Reverend Hale's Duty In The Crucible By Arthur Miller

871 words - 3 pages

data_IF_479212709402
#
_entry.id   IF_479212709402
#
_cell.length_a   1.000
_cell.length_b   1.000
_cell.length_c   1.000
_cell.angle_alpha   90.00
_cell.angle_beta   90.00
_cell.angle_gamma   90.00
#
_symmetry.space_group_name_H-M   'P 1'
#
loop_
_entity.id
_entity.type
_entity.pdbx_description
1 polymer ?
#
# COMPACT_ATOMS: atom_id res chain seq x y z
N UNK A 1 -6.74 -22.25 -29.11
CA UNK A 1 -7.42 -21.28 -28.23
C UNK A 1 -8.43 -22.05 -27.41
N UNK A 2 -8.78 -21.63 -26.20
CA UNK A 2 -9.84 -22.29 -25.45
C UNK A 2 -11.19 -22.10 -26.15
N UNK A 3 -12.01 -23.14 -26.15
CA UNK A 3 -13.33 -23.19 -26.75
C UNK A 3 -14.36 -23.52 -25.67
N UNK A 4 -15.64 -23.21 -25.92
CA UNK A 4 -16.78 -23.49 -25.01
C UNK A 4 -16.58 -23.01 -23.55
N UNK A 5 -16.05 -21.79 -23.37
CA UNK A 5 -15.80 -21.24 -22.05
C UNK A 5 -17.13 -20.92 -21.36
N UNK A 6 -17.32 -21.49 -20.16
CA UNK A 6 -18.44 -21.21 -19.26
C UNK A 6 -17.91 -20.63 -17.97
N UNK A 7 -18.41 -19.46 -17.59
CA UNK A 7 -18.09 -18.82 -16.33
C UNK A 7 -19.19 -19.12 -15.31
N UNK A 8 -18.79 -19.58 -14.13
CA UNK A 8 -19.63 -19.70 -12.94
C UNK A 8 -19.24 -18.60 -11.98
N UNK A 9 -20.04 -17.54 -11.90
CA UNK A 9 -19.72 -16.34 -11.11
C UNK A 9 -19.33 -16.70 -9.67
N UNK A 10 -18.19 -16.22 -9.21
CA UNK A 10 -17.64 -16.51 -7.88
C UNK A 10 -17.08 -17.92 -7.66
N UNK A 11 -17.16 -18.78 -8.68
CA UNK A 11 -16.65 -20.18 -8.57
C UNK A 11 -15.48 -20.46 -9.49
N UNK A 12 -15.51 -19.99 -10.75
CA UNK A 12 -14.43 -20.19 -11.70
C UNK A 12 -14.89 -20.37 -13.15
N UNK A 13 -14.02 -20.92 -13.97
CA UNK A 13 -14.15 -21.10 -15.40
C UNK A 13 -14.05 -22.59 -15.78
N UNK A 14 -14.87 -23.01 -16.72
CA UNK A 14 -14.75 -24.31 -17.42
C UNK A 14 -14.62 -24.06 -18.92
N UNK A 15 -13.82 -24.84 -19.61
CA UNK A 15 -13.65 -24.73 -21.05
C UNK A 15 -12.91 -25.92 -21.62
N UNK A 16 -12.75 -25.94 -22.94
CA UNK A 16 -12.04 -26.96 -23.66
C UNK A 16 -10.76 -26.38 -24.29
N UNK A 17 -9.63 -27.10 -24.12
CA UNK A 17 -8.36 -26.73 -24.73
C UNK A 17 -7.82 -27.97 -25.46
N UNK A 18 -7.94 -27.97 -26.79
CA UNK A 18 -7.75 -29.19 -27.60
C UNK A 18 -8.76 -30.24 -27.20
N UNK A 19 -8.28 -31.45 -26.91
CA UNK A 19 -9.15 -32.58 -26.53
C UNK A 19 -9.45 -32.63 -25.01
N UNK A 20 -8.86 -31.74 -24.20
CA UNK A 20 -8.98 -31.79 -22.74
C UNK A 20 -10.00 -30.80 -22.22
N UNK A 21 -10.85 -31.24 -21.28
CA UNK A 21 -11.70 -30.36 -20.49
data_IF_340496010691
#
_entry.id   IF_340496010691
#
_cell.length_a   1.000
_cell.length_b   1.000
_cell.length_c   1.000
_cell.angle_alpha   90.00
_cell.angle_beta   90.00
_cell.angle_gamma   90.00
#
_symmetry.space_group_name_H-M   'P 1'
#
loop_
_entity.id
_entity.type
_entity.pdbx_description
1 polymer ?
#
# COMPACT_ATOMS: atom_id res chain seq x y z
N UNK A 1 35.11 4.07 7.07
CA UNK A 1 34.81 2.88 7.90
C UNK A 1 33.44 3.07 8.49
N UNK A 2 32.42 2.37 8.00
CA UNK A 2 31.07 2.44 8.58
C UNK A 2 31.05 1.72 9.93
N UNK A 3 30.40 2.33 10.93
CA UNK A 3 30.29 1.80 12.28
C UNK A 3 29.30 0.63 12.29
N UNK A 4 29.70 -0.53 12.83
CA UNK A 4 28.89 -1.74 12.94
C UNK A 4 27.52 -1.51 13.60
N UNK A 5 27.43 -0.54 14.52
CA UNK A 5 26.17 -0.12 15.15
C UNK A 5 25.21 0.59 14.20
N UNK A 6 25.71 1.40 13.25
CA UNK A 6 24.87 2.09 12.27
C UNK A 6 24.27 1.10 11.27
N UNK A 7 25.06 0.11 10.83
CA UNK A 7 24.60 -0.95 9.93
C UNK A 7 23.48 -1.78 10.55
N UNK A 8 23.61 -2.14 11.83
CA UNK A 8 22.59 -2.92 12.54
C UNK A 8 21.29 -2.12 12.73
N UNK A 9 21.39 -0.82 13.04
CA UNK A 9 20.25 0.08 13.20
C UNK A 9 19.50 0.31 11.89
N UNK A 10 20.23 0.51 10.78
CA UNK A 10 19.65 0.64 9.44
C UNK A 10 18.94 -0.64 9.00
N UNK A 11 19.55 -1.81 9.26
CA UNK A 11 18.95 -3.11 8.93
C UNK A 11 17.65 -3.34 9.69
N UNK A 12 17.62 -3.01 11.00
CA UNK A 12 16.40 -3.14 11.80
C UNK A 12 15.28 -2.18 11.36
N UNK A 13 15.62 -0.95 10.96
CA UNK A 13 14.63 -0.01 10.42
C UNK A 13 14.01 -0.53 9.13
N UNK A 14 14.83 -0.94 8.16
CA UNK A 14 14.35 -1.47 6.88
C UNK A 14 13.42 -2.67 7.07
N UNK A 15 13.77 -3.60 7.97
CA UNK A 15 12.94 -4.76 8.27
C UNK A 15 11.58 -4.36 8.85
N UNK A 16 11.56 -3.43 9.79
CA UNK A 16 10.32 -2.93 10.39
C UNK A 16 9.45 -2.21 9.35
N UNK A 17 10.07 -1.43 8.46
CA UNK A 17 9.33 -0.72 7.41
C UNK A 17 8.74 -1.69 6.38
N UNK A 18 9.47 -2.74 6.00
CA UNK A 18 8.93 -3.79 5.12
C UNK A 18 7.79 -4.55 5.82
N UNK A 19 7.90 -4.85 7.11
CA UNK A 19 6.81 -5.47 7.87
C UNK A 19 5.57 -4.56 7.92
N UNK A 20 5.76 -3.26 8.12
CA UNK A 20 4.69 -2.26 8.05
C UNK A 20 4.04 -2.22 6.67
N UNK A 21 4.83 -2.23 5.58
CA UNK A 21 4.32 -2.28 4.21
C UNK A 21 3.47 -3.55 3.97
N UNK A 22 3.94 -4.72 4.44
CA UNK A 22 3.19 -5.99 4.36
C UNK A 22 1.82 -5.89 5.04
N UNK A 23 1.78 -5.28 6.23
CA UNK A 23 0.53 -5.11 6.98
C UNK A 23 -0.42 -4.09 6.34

Reverend John Hale is one of the main characters in the play The Crucible written by Arthur Miller. The significant quote said by Hale towards Elizabeth Proctor to "not mistake your duty as I mistook my own" summarises Hale's changing sense of identity. Upon his arrival, Hale believes it is his duty to drive the devil out of Salem. However, as the play progresses, Hale's actions begin to conflict with Judge Danforth as Hale distances himself from the court. This transition is the result of Hale's revelation that he mistook his duty of protecting the lives of those falsely accused.Throughout Act One, Hale indulges in the honour and pride that his position as a minister grants him. When Hale arrives in Salem, he immediately displays a strong faith in his books that are "weighted with authority" (Pg. 40). He is arrogant and is very confident in his own ability and studies, claiming that the engagements of the Devil are very distinct. He holds the solid belief that it is his duty to drive the Devil out of Salem. "Hale: [with a tasty love of intellectual pursuit]:… Have no fear now - we shall find him out if he has come among us, and I mean to crush him utterly if he has shown his face!" (Pg. 42). The audience can see that Hale is the one who guides everyone else. He warns those at Parris' house that he "shall not proceed unless you are prepared to believe me" (Pg. 41). He forcefully states that he will discuss Martha Corey's strange behaviour with Giles Corey. Hale is very quick to trust Abigail's accusation of Tituba because he believes that children must be protected. This increases Hale's pride and he pressures Tituba into naming Sarah Good and Goody Osburn, beginning the name-calling and signifying the beginning of the witch-trials. "Hale: Take courage, you must give us all their names… Look at her God-given innocence" (Pg. 49). However, as the play progresses, Hale's view of his duty and the children changes.As Act Three opens, Hale beings to argue with Danforth and distances himself from the court. Initially, Hale believed that Abigail and the girls have been telling the truth. However, he also has trust in Proctor and Elizabeth, and holds the same belief that "private vengeance is working through this testimony" (Pg. 100). He supports Proctor in his attempt to reveal the girls as frauds. "I believe him! This girl has always struck me false!" (Pg. 100). Hale believes that there is corruption in the court and disagrees with Danforth's static...

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